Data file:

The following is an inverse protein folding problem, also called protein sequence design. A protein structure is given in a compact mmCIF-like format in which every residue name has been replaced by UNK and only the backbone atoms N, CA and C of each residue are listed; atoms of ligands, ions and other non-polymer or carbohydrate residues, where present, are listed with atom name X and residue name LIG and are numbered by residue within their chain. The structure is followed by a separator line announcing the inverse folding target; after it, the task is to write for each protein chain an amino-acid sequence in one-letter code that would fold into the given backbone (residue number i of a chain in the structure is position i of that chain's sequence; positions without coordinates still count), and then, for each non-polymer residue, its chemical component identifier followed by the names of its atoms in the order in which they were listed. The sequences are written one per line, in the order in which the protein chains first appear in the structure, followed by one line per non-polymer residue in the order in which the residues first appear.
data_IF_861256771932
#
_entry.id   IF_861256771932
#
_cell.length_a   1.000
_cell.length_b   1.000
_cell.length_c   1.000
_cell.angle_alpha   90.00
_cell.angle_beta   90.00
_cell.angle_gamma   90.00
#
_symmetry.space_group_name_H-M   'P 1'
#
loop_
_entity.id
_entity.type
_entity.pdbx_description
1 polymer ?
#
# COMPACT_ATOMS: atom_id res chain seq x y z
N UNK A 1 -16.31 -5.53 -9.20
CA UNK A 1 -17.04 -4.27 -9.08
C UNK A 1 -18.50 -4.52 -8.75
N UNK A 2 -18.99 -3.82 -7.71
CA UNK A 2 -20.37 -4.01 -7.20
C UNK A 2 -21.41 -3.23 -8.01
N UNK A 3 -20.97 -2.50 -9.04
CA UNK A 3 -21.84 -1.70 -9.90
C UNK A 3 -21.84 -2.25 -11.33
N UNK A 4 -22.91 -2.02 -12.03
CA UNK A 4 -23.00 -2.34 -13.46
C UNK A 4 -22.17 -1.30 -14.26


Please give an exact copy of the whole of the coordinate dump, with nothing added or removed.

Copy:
The following is an inverse protein folding problem, also called protein sequence design. A protein structure is given in a compact mmCIF-like format in which every residue name has been replaced by UNK and only the backbone atoms N, CA and C of each residue are listed; atoms of ligands, ions and other non-polymer or carbohydrate residues, where present, are listed with atom name X and residue name LIG and are numbered by residue within their chain. The structure is followed by a separator line announcing the inverse folding target; after it, the task is to write for each protein chain an amino-acid sequence in one-letter code that would fold into the given backbone (residue number i of a chain in the structure is position i of that chain's sequence; positions without coordinates still count), and then, for each non-polymer residue, its chemical component identifier followed by the names of its atoms in the order in which they were listed. The sequences are written one per line, in the order in which the protein chains first appear in the structure, followed by one line per non-polymer residue in the order in which the residues first appear.
data_IF_861256771932
#
_entry.id   IF_861256771932
#
_cell.length_a   1.000
_cell.length_b   1.000
_cell.length_c   1.000
_cell.angle_alpha   90.00
_cell.angle_beta   90.00
_cell.angle_gamma   90.00
#
_symmetry.space_group_name_H-M   'P 1'
#
loop_
_entity.id
_entity.type
_entity.pdbx_description
1 polymer ?
#
# COMPACT_ATOMS: atom_id res chain seq x y z
N UNK A 1 -16.31 -5.53 -9.20
CA UNK A 1 -17.04 -4.27 -9.08
C UNK A 1 -18.50 -4.52 -8.75
N UNK A 2 -18.99 -3.82 -7.71
CA UNK A 2 -20.37 -4.01 -7.20
C UNK A 2 -21.41 -3.23 -8.01
N UNK A 3 -20.97 -2.50 -9.04
CA UNK A 3 -21.84 -1.70 -9.90
C UNK A 3 -21.84 -2.25 -11.33
N UNK A 4 -22.91 -2.02 -12.03
CA UNK A 4 -23.00 -2.34 -13.46
C UNK A 4 -22.17 -1.30 -14.26